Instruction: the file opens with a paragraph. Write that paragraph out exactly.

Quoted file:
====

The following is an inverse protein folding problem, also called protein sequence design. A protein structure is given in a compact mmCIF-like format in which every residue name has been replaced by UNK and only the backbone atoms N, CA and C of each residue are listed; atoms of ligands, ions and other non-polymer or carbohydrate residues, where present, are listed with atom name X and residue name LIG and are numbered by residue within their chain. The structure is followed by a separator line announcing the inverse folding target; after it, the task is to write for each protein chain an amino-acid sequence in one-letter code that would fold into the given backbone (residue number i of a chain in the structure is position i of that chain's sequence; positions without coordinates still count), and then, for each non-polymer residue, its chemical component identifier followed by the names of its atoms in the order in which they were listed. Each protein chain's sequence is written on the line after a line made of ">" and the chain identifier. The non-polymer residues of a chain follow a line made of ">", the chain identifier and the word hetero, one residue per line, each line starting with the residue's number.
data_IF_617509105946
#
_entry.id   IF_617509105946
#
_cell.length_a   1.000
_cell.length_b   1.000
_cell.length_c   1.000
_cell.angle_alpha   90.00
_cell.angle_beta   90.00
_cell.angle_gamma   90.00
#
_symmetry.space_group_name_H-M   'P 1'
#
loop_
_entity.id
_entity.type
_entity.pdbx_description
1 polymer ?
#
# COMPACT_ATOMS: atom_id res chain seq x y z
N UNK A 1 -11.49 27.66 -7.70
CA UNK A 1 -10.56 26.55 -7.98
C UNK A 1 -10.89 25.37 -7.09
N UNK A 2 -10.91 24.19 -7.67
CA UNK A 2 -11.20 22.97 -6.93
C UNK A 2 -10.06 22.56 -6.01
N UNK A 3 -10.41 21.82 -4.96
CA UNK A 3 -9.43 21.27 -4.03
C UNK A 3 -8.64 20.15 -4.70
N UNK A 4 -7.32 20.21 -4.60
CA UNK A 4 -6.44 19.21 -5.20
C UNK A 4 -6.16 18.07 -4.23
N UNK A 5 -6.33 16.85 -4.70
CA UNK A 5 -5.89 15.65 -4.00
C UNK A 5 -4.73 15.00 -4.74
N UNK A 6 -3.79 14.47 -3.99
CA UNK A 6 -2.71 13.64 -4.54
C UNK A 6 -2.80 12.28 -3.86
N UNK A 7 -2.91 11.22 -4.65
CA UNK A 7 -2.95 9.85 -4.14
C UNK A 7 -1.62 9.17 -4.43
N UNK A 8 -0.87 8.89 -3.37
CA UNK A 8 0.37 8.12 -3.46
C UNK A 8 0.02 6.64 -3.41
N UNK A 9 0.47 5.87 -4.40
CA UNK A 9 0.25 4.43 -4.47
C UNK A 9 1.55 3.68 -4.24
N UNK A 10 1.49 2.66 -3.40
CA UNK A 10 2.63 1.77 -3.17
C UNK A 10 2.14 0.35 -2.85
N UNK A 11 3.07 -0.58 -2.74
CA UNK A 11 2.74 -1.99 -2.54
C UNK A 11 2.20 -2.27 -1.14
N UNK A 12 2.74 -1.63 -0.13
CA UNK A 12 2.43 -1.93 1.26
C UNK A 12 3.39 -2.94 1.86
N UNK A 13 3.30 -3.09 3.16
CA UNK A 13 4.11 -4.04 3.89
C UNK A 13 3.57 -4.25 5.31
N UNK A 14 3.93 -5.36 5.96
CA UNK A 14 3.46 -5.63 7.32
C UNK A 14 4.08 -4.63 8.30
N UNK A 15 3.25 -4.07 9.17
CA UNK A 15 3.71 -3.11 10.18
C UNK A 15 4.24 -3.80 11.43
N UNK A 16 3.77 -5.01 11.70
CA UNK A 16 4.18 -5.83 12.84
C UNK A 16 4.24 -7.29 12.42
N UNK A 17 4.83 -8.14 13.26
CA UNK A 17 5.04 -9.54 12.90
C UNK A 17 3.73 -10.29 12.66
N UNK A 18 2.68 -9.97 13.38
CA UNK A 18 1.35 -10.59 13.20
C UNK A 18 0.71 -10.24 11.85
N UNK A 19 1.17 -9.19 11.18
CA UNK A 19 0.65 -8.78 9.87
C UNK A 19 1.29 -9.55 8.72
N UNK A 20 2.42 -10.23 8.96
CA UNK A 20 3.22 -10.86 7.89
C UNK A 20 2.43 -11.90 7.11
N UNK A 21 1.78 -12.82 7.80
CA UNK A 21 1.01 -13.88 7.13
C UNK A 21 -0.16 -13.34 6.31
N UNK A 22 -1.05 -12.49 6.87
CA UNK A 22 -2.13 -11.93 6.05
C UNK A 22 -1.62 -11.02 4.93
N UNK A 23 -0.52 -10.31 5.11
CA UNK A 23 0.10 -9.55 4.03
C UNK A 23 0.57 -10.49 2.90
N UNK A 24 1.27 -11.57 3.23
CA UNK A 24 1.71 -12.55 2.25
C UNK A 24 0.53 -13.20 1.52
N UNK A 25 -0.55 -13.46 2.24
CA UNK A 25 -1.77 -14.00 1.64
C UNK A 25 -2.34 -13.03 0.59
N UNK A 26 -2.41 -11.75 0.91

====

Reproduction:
The following is an inverse protein folding problem, also called protein sequence design. A protein structure is given in a compact mmCIF-like format in which every residue name has been replaced by UNK and only the backbone atoms N, CA and C of each residue are listed; atoms of ligands, ions and other non-polymer or carbohydrate residues, where present, are listed with atom name X and residue name LIG and are numbered by residue within their chain. The structure is followed by a separator line announcing the inverse folding target; after it, the task is to write for each protein chain an amino-acid sequence in one-letter code that would fold into the given backbone (residue number i of a chain in the structure is position i of that chain's sequence; positions without coordinates still count), and then, for each non-polymer residue, its chemical component identifier followed by the names of its atoms in the order in which they were listed. Each protein chain's sequence is written on the line after a line made of ">" and the chain identifier. The non-polymer residues of a chain follow a line made of ">", the chain identifier and the word hetero, one residue per line, each line starting with the residue's number.